About 250 students, school staff and community members rose in unison Tuesday in the Mesa High School auditorium as the Arizona Supreme Court convened on stage to hear arguments in two real cases.
"This is an actual courtroom now, not just a Mesa High School auditorium," court spokeswoman Cindy Lidman told the audience, which included students from Fountain Hills High School and Dobson, Mesa, Red Mountain and Westwood high schools in Mesa.
Four times a year the court leaves its regular facility in downtown Phoenix and convenes at different locations around the state as part of a community outreach program.
"I don’t know why they picked Mesa High, but certainly we jumped at the chance," principal Pete Lesar said.
He said the event provided a once-in-a-lifetime experience for his students.
"They got to see real-life applications of the concepts they’ve learned in the classroom," he said.
Many students expressed particular interest in the second case on Tuesday’s docket. It dealt with a 2002 police interrogation of a 16-year-old student at a school in Pima County.
In that case, police refused to allow the boy’s mother in the school office where he was being interrogated. During the interview, the boy made incriminating statements.
"He never said, ‘I want my mom here,’ " said attorney Elizabeth Hurley, who argued on behalf of the Pima County Attorney’s Office.
Attorney Lee Tucker, however, said a police interview conducted by a group of adults puts a juvenile at a severe disadvantage, and parents should be allowed to assist their children during the process.
"In a whole range of spheres, we have parents acting on behalf of their child," Tucker said.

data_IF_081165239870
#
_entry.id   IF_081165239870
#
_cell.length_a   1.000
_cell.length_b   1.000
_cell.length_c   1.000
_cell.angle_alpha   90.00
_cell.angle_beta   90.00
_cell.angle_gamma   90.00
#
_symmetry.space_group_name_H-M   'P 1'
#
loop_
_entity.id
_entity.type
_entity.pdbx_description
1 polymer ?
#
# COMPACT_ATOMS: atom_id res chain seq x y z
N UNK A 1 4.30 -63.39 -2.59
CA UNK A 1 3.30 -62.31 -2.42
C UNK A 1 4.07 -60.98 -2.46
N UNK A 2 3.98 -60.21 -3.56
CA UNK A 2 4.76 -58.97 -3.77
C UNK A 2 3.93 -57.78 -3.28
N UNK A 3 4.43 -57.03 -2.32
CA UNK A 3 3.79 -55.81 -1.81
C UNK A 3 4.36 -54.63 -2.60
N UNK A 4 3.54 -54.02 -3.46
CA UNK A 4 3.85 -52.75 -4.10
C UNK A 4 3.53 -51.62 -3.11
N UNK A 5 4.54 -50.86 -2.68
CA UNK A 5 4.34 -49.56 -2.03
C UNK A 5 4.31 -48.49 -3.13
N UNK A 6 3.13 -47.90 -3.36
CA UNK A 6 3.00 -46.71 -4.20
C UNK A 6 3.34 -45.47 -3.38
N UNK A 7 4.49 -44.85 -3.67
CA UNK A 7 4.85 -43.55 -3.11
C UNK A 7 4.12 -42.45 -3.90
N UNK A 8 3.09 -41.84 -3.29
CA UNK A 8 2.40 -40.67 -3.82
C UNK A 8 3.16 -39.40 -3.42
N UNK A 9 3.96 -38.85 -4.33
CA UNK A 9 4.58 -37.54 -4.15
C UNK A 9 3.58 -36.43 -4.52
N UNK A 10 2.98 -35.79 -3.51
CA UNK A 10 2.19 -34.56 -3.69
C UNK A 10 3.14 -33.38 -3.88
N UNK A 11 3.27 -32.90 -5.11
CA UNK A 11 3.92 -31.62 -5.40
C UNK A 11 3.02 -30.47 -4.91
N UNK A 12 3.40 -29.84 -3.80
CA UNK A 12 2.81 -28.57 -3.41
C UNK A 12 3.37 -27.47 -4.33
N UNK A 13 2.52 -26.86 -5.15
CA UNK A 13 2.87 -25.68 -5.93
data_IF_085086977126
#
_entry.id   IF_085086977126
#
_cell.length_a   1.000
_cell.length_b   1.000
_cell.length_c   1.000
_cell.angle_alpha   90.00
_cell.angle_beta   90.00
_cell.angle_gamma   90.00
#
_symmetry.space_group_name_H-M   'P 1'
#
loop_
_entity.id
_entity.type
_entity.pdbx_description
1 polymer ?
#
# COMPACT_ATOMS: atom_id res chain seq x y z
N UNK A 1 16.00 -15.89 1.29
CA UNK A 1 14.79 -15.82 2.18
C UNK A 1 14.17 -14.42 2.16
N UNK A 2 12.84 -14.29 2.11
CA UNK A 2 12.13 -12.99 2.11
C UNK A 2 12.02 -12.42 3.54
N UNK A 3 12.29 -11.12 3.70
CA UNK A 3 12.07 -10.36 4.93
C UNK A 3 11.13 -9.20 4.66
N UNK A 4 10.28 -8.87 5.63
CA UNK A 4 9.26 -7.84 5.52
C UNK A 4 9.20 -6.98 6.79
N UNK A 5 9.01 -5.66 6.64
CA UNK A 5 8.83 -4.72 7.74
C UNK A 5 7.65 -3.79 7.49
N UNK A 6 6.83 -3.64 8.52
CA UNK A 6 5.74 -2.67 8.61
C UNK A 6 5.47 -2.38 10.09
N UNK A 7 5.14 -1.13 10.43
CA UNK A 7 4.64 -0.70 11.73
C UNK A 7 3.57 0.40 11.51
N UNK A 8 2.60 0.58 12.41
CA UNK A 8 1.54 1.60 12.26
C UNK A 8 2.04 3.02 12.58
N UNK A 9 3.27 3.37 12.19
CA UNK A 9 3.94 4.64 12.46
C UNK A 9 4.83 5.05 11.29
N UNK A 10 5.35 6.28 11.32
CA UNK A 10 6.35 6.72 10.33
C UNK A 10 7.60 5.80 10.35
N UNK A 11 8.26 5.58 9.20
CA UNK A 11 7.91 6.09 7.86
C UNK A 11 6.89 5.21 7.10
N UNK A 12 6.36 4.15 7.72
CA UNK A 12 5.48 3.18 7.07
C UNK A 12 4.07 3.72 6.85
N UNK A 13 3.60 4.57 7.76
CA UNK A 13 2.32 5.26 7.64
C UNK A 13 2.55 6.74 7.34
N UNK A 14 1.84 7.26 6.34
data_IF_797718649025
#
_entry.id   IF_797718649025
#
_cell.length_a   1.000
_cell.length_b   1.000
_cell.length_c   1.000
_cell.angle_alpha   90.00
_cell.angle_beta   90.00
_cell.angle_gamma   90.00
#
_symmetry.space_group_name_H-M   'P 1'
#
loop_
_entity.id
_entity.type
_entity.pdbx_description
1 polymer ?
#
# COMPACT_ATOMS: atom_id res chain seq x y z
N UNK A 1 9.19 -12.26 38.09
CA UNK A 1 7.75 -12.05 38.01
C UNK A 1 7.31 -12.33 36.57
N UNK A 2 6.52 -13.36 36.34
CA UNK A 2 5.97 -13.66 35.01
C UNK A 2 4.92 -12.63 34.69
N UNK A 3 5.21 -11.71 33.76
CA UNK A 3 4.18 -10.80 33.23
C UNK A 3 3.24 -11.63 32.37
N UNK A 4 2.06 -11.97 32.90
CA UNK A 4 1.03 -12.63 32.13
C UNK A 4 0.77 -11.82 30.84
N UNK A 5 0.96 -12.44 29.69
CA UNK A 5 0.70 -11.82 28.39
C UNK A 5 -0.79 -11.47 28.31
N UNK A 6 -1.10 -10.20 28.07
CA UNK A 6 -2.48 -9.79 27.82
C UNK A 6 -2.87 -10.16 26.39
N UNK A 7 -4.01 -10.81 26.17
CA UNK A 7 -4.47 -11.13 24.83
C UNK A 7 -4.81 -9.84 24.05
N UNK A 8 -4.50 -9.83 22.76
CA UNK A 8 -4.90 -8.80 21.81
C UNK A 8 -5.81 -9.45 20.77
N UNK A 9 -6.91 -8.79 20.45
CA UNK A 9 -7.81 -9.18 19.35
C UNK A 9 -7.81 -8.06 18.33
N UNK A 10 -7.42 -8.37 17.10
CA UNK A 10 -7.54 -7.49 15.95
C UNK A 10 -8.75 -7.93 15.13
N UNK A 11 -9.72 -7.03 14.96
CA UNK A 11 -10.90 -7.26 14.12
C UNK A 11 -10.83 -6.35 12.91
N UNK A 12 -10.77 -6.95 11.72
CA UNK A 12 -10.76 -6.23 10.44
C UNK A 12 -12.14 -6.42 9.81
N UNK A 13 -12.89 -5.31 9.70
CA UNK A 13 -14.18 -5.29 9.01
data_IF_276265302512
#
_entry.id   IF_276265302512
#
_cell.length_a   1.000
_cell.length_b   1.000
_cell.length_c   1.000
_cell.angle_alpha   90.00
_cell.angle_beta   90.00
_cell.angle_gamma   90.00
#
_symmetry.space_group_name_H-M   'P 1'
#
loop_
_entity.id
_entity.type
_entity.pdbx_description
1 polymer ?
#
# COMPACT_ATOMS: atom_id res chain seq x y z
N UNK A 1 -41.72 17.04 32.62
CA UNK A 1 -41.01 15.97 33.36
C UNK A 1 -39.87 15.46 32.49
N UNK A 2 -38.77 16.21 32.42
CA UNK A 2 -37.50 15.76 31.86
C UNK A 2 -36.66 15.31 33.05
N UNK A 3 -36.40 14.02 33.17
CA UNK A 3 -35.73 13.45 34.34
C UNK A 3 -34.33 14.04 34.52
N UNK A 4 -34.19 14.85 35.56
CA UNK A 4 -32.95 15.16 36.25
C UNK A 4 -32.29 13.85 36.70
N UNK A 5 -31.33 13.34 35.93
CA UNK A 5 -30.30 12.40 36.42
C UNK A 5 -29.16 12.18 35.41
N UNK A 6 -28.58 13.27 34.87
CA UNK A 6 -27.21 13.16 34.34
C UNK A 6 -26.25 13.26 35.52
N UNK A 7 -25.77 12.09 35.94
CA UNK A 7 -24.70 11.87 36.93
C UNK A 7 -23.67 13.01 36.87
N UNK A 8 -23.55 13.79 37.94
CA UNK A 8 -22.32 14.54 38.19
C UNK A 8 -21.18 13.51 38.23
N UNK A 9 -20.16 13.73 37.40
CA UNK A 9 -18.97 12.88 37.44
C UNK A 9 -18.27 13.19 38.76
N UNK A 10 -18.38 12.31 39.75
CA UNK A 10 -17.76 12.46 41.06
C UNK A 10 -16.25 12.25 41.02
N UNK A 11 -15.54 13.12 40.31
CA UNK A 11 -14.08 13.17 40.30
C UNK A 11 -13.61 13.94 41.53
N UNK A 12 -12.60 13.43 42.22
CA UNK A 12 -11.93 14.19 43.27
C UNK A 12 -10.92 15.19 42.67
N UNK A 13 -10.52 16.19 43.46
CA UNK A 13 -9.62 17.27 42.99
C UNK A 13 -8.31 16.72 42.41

The Supreme Court’s task was to decide whether police violated the boy’s right against self-incrimination.
"I thought both attorneys brought up good points," said Dobson senior Kevin Miehe, 18.
"The court has a tough decision, I think," she said.
The first case dealt with a criminal suspect’s right to request a new public defender during trial.
At the conclusion of both hearings, the justices stayed on stage to answer questions from the audience.
There was some humor. One student, for example, asked the justices to describe surprising courtroom experiences, and Justice Michael D. Ryan shared tales from his years as a trial court judge.
"I had a defendant come dressed as a female for the sentencing," Ryan said. "And he didn’t do a very good job."
Ryan also described the time a juror decided to take a "potty break" in the middle of testimony without telling anybody where he was going.
But the justices also had serious messages for the students.
Justice Ruth V. McGregor gave special encouragement to the girls in the audience to pursue any dreams they might have.
McGregor said that when she graduated from high school in 1961 in Iowa, she never imagined a law career could be in her future.
But she pointed out that all four attorneys who presented arguments Tuesday were women.
"It never occurred to me that I could be a lawyer — let alone a judge," she said.